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Acacia bidentata - Fabaceae
In line with the system now adopted by the WA Herbarium, the genus Acacia has been incorporated into the Fabaceae family, but may be represented by other families elsewhere depending on the classification system in use. Where Acacia bidentata above was photographed it is at its most easterly range off Parmango Road, 85 km (over 50 miles) NE of Esperance, where locally common growing in a fine sand/clay loam over limestone. In this typical mallee environment, it occurs on the cleared roadside edges, plus under shrubs and mallee eucalypts, but can also be found in a variety of soils as it extends to the west of Esperance to Albany, then NW to the Geraldton region.
Acacia bidentata can be semi-prostrate or a dome shaped shrub, spreading to 2 or more metres (6’-8’). The flowers are a pale yellow or lemon color, turning pale orange with age. The phyllodes (leaf like petioles that function as leaves) are broadly triangular to oval, but with an asymmetrical main vein and mucro (point). There are 10-16 flowers in the floral head and the pods (not shown) are coiled.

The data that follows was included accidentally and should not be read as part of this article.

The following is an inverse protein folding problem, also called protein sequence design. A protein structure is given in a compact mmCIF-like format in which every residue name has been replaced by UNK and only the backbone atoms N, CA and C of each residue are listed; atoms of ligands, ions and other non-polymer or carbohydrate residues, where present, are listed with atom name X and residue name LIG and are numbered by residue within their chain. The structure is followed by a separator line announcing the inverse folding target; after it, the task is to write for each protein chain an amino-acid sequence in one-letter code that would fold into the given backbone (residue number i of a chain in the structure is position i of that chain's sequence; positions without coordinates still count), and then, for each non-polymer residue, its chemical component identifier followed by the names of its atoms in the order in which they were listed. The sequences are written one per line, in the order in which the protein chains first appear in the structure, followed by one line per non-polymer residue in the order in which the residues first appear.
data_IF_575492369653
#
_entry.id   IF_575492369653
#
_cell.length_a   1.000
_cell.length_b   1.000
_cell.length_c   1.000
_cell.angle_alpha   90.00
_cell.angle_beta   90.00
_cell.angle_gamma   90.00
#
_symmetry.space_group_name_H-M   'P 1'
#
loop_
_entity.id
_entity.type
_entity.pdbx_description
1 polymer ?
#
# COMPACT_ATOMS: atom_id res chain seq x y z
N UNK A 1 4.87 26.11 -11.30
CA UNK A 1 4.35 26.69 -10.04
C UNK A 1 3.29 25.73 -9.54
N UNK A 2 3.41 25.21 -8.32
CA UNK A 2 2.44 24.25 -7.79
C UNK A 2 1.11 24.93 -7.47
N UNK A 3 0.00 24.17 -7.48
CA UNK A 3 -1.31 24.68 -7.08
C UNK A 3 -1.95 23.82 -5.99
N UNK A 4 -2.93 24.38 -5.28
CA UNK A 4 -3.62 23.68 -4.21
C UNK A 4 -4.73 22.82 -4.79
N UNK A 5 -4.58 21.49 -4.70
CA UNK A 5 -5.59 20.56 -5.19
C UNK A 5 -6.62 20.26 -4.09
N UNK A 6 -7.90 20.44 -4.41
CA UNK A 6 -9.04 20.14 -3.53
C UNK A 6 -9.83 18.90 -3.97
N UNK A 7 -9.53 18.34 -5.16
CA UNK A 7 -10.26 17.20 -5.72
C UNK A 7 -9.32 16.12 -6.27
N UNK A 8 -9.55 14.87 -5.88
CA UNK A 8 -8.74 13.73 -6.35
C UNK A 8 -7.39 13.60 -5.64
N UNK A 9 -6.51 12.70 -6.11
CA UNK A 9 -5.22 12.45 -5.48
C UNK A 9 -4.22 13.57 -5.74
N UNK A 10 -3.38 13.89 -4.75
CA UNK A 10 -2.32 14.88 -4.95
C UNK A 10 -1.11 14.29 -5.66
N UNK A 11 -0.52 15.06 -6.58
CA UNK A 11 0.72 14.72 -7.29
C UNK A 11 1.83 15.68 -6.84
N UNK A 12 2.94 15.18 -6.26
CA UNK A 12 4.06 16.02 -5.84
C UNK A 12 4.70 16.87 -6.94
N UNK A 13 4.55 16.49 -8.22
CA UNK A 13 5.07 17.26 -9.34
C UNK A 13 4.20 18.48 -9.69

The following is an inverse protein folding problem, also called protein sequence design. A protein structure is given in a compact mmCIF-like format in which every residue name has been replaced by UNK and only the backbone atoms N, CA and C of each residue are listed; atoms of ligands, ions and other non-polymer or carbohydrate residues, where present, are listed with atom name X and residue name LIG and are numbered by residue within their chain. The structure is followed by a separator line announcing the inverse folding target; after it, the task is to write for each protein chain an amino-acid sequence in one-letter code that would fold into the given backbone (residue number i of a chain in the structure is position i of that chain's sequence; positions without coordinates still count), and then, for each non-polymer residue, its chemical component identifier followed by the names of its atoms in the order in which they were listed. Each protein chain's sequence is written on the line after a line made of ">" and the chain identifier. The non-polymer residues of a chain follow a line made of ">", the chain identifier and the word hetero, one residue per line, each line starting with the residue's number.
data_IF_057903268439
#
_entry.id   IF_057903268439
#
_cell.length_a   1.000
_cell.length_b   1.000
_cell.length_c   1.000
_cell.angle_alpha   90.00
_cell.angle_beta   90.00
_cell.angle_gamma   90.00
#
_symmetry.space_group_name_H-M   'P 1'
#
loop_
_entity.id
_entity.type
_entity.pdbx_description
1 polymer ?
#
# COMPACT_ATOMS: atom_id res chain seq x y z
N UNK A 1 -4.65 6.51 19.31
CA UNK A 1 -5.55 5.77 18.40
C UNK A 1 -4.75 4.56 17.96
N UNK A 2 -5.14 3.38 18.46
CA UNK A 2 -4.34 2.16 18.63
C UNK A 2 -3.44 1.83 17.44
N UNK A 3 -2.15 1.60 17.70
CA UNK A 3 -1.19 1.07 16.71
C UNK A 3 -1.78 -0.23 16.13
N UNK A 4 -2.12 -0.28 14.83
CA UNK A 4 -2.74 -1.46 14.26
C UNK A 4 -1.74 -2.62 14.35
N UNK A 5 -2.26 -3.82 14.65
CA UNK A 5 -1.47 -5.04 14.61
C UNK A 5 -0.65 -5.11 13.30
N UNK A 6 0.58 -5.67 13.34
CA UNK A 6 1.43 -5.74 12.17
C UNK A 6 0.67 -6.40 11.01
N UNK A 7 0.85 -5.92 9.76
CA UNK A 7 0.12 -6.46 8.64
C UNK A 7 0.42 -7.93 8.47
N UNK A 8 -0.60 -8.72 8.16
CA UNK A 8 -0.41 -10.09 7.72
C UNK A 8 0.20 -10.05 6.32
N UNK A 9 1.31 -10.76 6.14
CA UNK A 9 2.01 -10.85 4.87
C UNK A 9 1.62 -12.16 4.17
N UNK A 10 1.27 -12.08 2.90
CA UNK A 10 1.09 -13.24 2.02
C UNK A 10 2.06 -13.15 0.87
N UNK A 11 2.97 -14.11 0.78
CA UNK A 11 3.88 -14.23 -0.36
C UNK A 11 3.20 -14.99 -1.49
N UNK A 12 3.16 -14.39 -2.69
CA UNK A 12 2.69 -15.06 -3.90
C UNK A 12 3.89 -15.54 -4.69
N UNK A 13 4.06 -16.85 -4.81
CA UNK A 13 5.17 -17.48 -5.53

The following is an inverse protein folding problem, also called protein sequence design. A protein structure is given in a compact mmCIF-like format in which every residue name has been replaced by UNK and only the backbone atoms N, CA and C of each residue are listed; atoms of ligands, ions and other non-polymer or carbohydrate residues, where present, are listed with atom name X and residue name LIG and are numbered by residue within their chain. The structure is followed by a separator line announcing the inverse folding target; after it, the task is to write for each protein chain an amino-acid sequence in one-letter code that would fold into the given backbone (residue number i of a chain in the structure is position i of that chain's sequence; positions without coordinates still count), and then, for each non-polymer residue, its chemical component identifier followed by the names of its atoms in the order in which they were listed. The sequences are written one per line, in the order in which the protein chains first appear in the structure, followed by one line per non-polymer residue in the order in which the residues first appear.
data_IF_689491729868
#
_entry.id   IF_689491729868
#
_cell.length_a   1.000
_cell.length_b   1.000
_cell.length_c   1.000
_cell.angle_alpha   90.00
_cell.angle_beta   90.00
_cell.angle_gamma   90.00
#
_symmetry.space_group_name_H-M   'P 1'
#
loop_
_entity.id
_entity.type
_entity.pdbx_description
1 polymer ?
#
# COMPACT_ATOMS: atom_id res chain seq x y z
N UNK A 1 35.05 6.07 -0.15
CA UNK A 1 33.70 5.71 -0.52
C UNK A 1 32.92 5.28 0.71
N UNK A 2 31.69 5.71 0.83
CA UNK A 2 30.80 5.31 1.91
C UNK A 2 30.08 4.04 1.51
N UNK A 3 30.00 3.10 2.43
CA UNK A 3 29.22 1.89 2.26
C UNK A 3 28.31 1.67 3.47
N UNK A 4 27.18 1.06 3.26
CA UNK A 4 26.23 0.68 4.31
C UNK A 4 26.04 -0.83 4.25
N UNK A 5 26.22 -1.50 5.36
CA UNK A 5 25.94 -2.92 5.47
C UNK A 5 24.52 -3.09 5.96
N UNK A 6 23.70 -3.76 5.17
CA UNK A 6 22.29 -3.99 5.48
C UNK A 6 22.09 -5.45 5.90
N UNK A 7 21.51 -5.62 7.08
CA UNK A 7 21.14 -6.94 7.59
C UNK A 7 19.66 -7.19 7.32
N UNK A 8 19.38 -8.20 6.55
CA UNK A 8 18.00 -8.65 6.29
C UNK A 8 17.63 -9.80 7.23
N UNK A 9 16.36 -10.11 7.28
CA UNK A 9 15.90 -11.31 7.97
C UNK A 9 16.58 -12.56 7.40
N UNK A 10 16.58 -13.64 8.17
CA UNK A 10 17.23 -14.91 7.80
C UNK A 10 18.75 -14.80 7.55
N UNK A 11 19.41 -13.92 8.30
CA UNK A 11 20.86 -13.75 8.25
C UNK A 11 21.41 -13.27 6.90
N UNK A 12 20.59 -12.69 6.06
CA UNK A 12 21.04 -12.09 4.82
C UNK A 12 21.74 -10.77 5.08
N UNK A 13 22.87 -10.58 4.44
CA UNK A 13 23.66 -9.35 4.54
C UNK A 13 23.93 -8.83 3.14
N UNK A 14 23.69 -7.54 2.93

In WA it is important that the flower color and pod (if available) are noted, as these are usually important distinctions when determining identification. There are many Acacia species around Esperance, particularly small varieties that are only seen when in bloom, then their often limited distribution can be appreciated as you pass through, for them to cease abruptly over a relatively short distance. So if you spot an interesting looking species when out driving, it is best to stop to investigate rather than hoping you will see it again further on.
Acacia bidentata is recorded flowering from July to October, but the earlier times are more likely to be from the northern part of its range. Around Esperance late August to late October would be more usual.